This was the goal of doing the hand sketches, it was to figure out whether I can learn to draw hands anatomically correct. To me, an anatomically correct drawing is one that has accurate proportions and correct joint articulation. The amount of detail you add to the secondary and tertiary forms do not really matter, no one was is going to praise me for rendering a hyper-realistic hand nor is rendering something to that degree even compostionally beneficial. Many artists such as Ruan Jia, Wlop, and Krenz Cushart leave out anatomical details and keep them rather simple instead, the only thing they maintain is the overall shape that the group of muscles create and the proper proportions.

I also had another side goal that was about trying to see whether construction drawing is necessary to get something to look 3D and be able to draw from imagination, and as I figured out, it isn't a requirement. The only thing in my opinion that is necessary to draw from imagination is using any technique that lets you get your idea on paper quickly, using construction drawing from the start sets you up for failure because it makes you focus on the perspective, not the idea. So, you are essentially committing too early before you know how the drawing will turn out. You also do not need to use the construction method of drawing to create 3D sketches, the technique was developed to skip having to render the subject to get a 3D look, but you can also instead of rendering simply use a basic shape for the shadows to indicate the 3D of the forms. There are many ways to go about solving the problem of making your subject look 3D and most of them rely on understanding of the theoretical concepts of perspective in an intimate manner.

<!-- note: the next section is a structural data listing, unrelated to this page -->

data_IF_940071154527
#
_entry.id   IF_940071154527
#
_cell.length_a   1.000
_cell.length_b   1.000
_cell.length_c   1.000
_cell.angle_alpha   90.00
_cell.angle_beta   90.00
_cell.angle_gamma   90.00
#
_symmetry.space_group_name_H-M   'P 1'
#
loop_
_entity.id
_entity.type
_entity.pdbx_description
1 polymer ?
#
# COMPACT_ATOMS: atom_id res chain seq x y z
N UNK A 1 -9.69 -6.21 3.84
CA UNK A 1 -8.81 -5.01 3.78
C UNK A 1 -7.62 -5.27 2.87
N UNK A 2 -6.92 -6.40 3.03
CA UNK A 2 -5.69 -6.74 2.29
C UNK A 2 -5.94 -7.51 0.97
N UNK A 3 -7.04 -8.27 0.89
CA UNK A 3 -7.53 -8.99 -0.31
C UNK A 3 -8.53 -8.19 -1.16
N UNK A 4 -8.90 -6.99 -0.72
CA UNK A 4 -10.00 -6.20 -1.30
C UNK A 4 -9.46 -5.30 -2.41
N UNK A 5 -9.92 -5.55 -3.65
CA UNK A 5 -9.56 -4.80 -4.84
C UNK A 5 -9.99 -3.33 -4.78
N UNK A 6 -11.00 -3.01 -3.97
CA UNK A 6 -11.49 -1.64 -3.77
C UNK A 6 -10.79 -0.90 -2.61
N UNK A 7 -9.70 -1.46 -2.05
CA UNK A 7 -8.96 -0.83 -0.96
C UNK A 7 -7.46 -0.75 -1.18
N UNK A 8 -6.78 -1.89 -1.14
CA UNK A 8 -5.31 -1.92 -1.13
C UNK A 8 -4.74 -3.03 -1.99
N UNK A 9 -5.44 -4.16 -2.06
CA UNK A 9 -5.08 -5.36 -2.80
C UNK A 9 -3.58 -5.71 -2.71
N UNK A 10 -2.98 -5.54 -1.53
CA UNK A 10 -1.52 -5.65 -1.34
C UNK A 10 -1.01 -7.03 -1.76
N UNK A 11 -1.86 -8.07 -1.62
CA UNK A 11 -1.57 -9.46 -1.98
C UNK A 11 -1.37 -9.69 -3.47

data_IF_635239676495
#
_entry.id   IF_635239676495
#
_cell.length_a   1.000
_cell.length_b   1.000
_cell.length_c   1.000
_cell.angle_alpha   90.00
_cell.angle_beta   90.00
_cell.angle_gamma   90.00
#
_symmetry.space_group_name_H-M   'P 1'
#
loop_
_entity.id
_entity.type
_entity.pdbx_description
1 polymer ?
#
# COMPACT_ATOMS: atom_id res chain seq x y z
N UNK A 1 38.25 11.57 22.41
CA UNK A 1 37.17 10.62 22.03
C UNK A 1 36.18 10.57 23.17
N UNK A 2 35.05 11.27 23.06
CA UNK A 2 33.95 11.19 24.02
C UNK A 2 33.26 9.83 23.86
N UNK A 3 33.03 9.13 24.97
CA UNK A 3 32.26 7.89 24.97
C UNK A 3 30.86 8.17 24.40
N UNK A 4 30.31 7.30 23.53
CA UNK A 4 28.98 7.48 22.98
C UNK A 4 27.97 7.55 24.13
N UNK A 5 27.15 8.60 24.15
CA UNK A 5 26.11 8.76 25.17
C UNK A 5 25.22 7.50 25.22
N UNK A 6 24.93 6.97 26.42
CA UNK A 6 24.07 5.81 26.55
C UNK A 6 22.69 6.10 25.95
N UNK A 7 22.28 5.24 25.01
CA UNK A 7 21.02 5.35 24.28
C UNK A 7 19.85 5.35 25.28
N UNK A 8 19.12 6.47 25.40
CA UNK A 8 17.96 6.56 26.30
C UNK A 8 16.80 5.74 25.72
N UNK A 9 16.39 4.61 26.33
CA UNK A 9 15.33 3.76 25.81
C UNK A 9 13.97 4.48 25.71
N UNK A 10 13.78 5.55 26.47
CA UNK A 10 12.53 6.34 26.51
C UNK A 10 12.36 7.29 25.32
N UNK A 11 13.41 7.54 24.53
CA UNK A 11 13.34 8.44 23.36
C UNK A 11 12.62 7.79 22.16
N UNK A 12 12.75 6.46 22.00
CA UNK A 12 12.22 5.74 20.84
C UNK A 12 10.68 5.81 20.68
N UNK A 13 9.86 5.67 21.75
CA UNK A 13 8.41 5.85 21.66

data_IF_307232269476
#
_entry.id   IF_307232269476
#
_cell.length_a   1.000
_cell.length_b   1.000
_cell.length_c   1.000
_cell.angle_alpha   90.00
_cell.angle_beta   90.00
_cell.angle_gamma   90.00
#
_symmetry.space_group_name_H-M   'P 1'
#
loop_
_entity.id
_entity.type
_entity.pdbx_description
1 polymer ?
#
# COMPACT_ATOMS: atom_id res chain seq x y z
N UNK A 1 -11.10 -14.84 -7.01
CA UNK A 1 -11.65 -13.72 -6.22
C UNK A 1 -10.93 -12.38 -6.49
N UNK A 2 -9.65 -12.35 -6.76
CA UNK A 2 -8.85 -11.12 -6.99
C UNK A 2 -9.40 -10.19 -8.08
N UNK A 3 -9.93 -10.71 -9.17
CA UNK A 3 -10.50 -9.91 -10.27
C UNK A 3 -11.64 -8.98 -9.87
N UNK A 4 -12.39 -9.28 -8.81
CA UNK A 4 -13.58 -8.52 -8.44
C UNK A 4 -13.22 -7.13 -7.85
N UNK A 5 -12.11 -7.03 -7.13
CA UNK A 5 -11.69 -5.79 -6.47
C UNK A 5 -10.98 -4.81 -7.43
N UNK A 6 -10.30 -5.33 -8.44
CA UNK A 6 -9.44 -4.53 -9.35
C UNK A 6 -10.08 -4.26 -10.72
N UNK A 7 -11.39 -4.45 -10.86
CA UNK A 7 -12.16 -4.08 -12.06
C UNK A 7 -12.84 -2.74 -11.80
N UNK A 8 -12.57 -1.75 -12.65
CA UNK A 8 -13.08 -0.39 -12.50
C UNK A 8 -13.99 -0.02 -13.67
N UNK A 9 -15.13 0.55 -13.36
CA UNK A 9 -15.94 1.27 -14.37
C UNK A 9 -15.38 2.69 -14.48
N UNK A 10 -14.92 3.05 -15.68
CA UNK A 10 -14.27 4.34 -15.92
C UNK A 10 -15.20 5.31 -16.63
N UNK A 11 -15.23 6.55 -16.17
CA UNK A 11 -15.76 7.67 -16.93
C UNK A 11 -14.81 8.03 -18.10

Those are the three points I am going to cover in my video, to be honest making videos is hard work. My mouth always ends up drying when I am speaking and it is not a pleasant experience to say the least, especially when you are not planning on scripting the videos and doing edits since they take a lot of time to do. I am going to try and work my way towards doing a bigger project where there are actual figures in the painting than just a simple pose of a hand, so look forward to my future posts. I am trying to break a lot of barriers and gray areas when it comes to learning this skill as I believe that there is no such thing as a "right" way to learn to draw, there are only efficient and inefficient ways and my goal is to find the efficient ones.

Hope you find this little reading interesting, just wanted to share some more thoughts about this to potentially help me re calibrate what I am going to say in the video.


Postby Mystipen » Mon Mar 30, 2020 8:50 pm

Posts: 37
Joined: Thu Jan 17, 2019 4:07 pm

Finally released my newest video talking about efficient studying methods. It is a bit long, so for those who don't have the time, I made a summary in my comment section. Although, I do highly encourage watching the video for more context. Forgive my constant "uh's" and "okay's", my speaking skills are a bit rusty XD